Our workshops are intended to be social days bringing people to the farm to share information and practice forgotten or innovative farming and kitchen skills. March will see us preserving and making jam from some delicious Summer fruits. To register for a Sunday afternoon of jam and preserves on March 29 contact us on 0429 137 224 or Cost: $30 per person with afternoon tea and samples to take home. April might be too busy as we host the week long bullockies’ get-together which we will follow in May with a full weekend workshop of bullock driving and training. We have plenty of ideas for the rest of the year. Bread making, cheese making, whip making and organic gardening are among them but we are open to suggestions.
Our Bullock Driving and Training Weekend on the 22nd and 23rd of May will give participants the rare chance to drive a team of experienced working bullocks and then to be involved in the starting of a couple of young pairs of steers. A session on bullockies' crafts will give an introduction into making the gear for working bullocks and materials will be available for those interesting in setting up to train their own pair of steers. Cost: $180 per person including two full days of activity, all written resources, bullock gear materials and free camping. Second person sharing resources and materials: $90. As far as we know Gleneden is the only place in Australia offering workshops in these skills. Contact us as above to register.

Pork, Sausages, Ham & Bacon

Our next batch of old breed, slow grown, organically fed, free range, pastured pigs will be ready in April, locally processed for you by Burnett Butchery into fresh pork, preservative free sausages and wood smoked, preservative free ham and bacon. These popular products have all the flavour and texture missing from supermarket meats. They are ideal for those who like flavoursome food, need hard-to-find nitrate and preservative free meats or have a desire to eat locally and ethically. Ask us for an order form.

Gleneden Organic Farm Film Clip

Each of our WWOOFers brings their own talents, often with fantastic results for us. Recently a Frenchman, Max, stayed with us. His hobby is making short movies of the places that he has visited. His film of his time here on Gleneden Organic Farm is a wonderful glimpse into our way of life and captures Gleneden at it's most beautiful. We are very lucky that he has left us with such an amazing reminder of a great time in our lives. You can view it on our youtube channel. Why not check out our other videos while you are there.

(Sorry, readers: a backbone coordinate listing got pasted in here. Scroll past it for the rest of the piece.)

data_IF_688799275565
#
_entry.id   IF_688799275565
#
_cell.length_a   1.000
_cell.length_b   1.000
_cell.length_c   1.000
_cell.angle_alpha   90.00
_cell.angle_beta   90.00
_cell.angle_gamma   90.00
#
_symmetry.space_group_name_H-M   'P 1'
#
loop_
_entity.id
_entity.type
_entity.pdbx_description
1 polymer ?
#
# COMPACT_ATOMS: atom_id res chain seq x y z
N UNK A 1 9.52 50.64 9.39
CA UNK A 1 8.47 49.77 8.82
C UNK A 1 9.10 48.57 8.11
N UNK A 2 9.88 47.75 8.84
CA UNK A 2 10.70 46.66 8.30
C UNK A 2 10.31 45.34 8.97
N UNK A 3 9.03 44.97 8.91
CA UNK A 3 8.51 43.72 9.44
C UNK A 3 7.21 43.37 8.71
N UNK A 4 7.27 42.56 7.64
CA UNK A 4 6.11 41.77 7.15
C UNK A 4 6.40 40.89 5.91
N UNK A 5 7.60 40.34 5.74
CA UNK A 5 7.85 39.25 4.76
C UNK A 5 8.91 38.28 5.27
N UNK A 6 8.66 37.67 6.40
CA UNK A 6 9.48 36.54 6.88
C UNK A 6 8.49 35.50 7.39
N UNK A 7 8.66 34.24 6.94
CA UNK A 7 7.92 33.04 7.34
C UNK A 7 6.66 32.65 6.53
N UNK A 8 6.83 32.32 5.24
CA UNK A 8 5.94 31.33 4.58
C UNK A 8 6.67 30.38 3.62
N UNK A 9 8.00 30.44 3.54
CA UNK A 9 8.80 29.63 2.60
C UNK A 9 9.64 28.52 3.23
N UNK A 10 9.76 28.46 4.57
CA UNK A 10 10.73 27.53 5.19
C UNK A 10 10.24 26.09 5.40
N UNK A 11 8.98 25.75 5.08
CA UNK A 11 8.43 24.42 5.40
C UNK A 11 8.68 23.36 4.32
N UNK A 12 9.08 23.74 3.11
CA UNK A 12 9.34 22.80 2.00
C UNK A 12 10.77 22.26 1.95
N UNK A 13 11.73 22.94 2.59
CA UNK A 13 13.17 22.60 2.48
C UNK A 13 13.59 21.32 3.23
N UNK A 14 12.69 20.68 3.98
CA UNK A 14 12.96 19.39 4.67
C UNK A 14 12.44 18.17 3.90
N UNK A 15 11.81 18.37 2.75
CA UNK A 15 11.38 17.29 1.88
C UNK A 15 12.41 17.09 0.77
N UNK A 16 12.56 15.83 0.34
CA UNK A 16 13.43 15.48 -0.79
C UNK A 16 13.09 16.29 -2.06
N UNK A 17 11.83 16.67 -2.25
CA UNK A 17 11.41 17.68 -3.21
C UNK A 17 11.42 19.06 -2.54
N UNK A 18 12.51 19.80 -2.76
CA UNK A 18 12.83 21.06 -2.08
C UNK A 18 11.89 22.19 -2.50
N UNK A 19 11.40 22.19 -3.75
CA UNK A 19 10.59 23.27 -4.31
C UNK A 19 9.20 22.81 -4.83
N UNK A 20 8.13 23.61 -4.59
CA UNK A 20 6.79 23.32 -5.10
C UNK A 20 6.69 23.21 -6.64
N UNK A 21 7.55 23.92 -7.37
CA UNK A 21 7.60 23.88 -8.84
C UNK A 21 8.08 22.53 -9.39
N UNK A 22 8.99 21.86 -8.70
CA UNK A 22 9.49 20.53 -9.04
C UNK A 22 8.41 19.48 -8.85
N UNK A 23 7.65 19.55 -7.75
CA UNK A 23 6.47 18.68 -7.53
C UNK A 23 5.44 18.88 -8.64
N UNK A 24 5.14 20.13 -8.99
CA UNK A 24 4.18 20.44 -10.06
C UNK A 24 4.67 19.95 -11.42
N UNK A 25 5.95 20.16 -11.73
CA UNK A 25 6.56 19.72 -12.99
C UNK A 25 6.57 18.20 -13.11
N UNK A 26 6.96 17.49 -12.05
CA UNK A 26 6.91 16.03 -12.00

Joel Salatin in Australia

Joel Salatin has been described by Time magazine as the world's best farmer. For good reason. His family has developed at their farm Polyface, in Virginia USA, a farming system in which everybody wins except the industrial food giants. Last Saturday Rohan took the opportunity attend the Noosa day of Joel's Australian speaking tour. It was a great day of re-energising (Joel's enthusiasm for family friendly farming is very strong) and it was good to hear the new ideas they have developed since we last saw him in Queensland in 2013. Some of they key ideas are; stacking multiple enterprises (also multiple incomes) onto the same land area so that younger generations can and want to stay on the farm, direct marketing of produce and developing relationships between farmer and community. He has a very positive and powerful message. Now we are topped up full of energy and ideas again.

Until Next Month

We are moving into our favourite time of year when the grass is green, the temperature is mild and the days are still long enough to get something done. May you enjoy the coming months as much as we do. It is great weather for camping in Gleneden and having adventures in the bush. We would love to see you here. Our weekly Saturday afternoon bullock team displays and farm tours begin in April, you don't even need a tent for them . Feel free to share our newsletter with those who may be interested in Gleneden Organic Farm and The Gleneden Bullock Team.

See you.

Best Wishes,
Rohan, Fiona, Eden and Jethro